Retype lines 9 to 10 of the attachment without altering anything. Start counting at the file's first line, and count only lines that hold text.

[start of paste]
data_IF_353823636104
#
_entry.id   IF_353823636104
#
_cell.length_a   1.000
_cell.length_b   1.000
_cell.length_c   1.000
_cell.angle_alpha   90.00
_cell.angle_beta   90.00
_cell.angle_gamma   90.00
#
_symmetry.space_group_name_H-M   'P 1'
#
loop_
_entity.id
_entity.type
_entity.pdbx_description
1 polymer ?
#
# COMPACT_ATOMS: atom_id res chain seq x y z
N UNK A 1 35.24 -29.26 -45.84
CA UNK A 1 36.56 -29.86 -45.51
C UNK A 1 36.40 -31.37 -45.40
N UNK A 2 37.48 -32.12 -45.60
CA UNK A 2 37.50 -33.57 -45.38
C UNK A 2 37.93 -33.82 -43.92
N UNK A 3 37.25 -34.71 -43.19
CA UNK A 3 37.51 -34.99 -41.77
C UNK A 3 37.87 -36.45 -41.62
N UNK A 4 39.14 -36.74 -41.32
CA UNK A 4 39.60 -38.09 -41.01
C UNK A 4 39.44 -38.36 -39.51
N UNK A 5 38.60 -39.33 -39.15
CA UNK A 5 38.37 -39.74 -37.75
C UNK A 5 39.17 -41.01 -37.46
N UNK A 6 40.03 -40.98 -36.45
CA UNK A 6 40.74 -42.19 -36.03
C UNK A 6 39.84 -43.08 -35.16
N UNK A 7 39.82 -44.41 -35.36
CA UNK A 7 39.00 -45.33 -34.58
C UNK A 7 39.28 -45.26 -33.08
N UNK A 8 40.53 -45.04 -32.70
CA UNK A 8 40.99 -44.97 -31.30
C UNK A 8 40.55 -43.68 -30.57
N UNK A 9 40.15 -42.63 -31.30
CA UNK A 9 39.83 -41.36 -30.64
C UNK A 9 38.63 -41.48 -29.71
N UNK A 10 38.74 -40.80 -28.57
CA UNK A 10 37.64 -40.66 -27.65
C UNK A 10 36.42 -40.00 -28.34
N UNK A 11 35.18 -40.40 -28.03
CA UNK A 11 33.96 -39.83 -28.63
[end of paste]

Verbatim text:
_cell.angle_beta   90.00
_cell.angle_gamma   90.00